Meanwhile, the bar for being above the law appears to be rising, as high-profile culprits in corruption cases are brought to account. Karnataka Chief Minister B. S. Yeddyurappa was arrested over accusations of illicit land and iron mining deals that benefited his family. And, the headline-dominating "2G scam" was partially resolved this month with a Supreme Court decision to nullify all 122 2G wireless spectrum licenses issued under the tenure of former Telecommunications Minister A. Raja. Raja, who is believed to have personally pocketed $600 million at a cost to the government treasury of $39 billion, has been arrested and charged, along with several others implicated in the scandal.

HALF A BILLION ON $2 A DAY

These successes are far from being universally shared, however. Though rates of poverty are declining, in 2005 the World Bank estimated that 42% of India's population still lived at under $1.25 a day (PPP), and nearly twice as many under $2. Thus, 800-900 million Indians live in conditions that most developed-world citizens would consider destitution.

The challenges for this vast, voiceless majority are multidimensional and stark. Discrimination by caste, religion, and gender remains pervasive. Low literacy blocks meaningful social mobility. India's rate of child malnutrition is greater than in any other country in the world. In many communities, the sick and the elderly are left to die for lack of means to support them, and bonded slavery is not unheard of.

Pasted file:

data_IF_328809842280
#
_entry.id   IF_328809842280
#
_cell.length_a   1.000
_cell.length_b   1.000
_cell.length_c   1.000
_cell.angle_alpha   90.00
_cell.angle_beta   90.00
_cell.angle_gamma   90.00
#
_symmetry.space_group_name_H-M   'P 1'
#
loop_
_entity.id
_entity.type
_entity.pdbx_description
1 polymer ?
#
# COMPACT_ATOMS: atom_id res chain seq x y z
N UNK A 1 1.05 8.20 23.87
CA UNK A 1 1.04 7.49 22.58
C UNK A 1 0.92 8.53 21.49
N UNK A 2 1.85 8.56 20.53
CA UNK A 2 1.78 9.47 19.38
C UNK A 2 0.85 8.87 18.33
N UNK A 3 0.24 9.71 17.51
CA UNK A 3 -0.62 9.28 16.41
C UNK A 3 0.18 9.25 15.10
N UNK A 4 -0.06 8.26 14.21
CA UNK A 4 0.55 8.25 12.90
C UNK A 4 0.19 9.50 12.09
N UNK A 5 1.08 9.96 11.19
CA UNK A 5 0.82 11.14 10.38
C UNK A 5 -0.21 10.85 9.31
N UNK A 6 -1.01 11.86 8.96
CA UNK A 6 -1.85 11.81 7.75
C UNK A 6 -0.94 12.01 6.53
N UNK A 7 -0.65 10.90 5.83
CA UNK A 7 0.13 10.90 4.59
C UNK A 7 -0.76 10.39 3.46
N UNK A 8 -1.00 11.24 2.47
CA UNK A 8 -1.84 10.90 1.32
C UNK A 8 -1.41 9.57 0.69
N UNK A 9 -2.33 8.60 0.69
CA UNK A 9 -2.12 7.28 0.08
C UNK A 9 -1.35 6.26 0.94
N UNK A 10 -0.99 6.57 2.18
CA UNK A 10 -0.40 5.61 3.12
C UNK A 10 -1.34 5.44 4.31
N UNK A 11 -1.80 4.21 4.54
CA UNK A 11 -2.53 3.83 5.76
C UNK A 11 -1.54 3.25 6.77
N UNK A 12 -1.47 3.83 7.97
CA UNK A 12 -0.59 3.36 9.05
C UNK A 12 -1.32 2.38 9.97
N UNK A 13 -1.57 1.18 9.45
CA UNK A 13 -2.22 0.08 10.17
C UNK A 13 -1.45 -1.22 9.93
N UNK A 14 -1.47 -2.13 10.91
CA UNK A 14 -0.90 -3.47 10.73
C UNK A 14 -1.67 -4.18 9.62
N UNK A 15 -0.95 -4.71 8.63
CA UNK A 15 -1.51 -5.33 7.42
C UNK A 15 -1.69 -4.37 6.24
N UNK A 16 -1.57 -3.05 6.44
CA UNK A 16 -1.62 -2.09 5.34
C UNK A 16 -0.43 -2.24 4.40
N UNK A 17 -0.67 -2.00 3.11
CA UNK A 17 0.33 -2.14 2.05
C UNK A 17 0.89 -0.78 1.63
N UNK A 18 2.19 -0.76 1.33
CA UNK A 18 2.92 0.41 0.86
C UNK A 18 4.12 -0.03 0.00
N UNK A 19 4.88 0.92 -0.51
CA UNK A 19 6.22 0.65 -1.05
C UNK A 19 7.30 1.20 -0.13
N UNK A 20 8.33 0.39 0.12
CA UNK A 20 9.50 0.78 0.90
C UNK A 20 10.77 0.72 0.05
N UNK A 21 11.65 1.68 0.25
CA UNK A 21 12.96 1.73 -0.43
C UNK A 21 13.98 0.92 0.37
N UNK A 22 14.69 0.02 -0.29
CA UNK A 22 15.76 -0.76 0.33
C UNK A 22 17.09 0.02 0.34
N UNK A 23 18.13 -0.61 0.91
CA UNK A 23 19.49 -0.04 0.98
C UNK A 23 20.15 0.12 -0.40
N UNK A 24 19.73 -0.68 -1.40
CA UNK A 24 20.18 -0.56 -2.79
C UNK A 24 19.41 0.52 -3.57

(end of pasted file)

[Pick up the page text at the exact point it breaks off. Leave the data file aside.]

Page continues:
What's worse, there is some evidence that conditions for the least privileged are deteriorating. A paper by public policy researchers Anirudh Krishna and Devendra Bajpai points out that rural incomes are declining in absolute terms, likely due to systemic stresses to agriculture and differential access to markets and education. It is common to speak of "two Indias," and the widening canyon between them is the greatest threat to the nation's well-being.

What does the future hold? Much depends on how energetically the fruits of the country's success are applied towards greater equality of opportunity. The government's rural employment guarantee act is a start, despite its flaws. Healthcare, agriculture extension, and other government services that accrue to poorer communities deserve far greater resources and attention. Outdated constraints on industries that employ low-skill labor must be relaxed. The country's vibrant civil society should continue to give voice to the marginalized. Most importantly, public education could use a budgetary boost and a management miracle.

The next ten years may hold a lesson for developed countries, as well. With the world's largest democracy in the embrace of a freer-than-free market capitalism, India may prove a bellwether for liberal societies everywhere.

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Presented by

Kentaro Toyama is the W.K. Kellogg Chair Associate Professor at the University of Michigan School of Information. He is the author of Geek Heresy: Rescuing Social Change from the Cult of Technology. More

Kentaro Toyama is the W.K. Kellogg Chair Associate Professor at the University of Michigan School of Information, where he teaches and researches technology in the context of social causes. Toyama graduated from Yale University with a Ph.D. in computer science and Harvard University with a bachelor's degree in physics. He is the author of Geek Heresy: Rescuing Social Change from the Cult of Technology